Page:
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Who’s Who on the Health Care Team

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The members of the health care team vary with the setting. Getting to know the “who’s who” on the health care team can be a daunting task.

Care of older adults is complicated by the interaction of aging processes and disease. Good health care is a complex process involving many different health care providers. Your aging parents often need the support of several health professionals.

Seniors are likely to need health care in a variety of settings: doctor’s offices, clinics, and the hospital. If your parent is hospitalized, you and your parents will interact with many different professionals, each with a unique and specialized role.

In the community, you and your family will most likely meet home care or community-care nurses. You might also meet other professionals such as social workers, physiotherapists, or occupational therapists.

The Interdisciplinary Team

Usually an interdisciplinary teamis involved, with each member playing a specific role.  The term “interdisciplinary” refers to the composition of the team. Many different disciplines come together to assess, diagnose, and treat the common health problems that occur for older adults.

It can be helpful to you and your parents to become familiar with the various categories of workers in health care. Here is a brief description of the health care team members you are most likely to encounter

Audiologist

An audiologist is trained to diagnose, manage and/or treat hearing and balance problems. Audiologists conduct hearing tests and fit hearing aids.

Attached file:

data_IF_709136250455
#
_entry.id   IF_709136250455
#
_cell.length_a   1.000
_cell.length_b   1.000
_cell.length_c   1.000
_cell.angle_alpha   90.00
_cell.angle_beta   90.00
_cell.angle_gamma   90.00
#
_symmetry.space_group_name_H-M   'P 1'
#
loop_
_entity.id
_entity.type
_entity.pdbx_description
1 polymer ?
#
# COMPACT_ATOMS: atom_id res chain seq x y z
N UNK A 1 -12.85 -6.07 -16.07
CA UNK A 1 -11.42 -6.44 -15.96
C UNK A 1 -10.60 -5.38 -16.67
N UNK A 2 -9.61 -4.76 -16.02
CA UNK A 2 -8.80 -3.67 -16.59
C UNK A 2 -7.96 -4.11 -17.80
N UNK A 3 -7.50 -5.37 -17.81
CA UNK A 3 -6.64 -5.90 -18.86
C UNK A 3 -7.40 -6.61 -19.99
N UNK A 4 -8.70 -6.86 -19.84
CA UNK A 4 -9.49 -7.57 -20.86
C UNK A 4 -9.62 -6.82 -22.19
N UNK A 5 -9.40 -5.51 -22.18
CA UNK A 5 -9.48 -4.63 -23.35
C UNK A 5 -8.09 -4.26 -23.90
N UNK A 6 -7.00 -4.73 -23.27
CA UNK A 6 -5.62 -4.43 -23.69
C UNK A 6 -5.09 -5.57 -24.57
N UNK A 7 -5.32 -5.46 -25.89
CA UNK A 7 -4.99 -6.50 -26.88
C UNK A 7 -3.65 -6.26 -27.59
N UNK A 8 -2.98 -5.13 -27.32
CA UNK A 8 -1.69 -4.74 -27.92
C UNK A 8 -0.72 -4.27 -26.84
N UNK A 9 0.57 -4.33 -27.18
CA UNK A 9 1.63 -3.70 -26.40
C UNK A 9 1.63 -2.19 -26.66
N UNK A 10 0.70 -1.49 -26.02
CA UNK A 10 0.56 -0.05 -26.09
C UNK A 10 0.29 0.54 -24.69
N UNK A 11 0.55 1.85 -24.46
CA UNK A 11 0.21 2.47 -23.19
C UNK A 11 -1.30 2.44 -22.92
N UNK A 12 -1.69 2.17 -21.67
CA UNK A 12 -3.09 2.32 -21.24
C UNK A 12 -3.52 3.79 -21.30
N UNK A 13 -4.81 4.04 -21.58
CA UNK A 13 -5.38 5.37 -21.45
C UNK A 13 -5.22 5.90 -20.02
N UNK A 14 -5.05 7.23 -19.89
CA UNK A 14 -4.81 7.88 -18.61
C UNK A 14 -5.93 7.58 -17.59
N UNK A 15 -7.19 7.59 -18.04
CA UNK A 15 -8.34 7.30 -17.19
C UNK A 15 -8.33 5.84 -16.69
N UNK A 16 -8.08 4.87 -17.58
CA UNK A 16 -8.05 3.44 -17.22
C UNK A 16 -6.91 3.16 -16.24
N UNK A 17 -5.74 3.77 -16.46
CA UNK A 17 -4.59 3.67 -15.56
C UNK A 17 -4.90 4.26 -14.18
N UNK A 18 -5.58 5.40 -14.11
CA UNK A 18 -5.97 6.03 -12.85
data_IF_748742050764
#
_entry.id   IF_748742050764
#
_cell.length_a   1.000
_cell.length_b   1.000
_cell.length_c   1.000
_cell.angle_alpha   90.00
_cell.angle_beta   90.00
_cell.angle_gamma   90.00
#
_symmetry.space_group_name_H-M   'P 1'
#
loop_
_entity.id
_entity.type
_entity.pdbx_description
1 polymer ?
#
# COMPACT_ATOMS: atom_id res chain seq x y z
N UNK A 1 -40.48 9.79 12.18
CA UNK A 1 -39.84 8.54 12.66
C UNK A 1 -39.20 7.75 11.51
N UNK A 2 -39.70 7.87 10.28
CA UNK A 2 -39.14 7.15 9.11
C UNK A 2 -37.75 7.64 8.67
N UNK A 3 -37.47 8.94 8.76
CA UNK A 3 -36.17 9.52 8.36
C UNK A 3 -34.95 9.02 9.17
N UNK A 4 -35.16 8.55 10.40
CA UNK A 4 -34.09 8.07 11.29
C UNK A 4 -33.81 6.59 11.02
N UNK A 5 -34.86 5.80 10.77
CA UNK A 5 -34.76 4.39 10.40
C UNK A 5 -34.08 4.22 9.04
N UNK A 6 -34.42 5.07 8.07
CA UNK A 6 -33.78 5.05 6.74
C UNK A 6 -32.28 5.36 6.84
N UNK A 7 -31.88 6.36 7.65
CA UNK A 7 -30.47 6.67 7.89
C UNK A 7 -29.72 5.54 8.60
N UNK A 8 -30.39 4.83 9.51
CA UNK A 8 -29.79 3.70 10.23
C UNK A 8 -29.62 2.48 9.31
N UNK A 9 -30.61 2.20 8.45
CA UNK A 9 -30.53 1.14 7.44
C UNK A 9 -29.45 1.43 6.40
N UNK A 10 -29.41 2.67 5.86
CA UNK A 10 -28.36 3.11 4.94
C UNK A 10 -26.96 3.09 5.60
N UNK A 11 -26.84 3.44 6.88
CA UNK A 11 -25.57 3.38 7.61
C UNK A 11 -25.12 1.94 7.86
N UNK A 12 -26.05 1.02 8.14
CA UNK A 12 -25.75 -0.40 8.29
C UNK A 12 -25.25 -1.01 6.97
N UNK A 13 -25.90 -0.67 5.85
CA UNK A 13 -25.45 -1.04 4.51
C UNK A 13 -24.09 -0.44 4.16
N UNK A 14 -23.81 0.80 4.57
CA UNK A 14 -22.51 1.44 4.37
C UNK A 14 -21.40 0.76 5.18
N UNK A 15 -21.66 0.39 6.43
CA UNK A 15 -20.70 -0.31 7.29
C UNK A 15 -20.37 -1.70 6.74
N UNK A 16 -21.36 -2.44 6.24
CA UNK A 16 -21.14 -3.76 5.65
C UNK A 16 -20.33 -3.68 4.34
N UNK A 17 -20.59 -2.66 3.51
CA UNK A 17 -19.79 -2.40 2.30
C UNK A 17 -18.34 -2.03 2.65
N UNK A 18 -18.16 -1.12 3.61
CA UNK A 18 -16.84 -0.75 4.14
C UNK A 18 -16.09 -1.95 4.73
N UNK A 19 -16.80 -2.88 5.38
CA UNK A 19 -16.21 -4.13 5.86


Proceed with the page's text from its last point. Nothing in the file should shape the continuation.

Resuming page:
Caregiver

A caregiver provides personal and supportive care. The term often refers to a family member or friend. In health care settings, the caregiver may be known as a care attendant, personal care worker or personal health care worker. The education of this category of worker is not regulated. [See also: Home Health Aide]

Case Manager

A case manager is a professional (often a registered nurse or social worker) who oversees the assessment, planning, and care of or services to an individual. Case managers work in hospitals and community programs. Some geriatric case managers can be hired privately on a fee-for-service basis.

Companion

A companion provides housekeeping, meal preparation, shopping, and transportation as well as social support to an individual. Usually, this person works in the client’s home.  Some care facilities allow the family to hire private companions to provide support, but not personal care. A companion focuses mainly on instrumental activities of daily living. If you want to know more about this term, read Medical Jargon.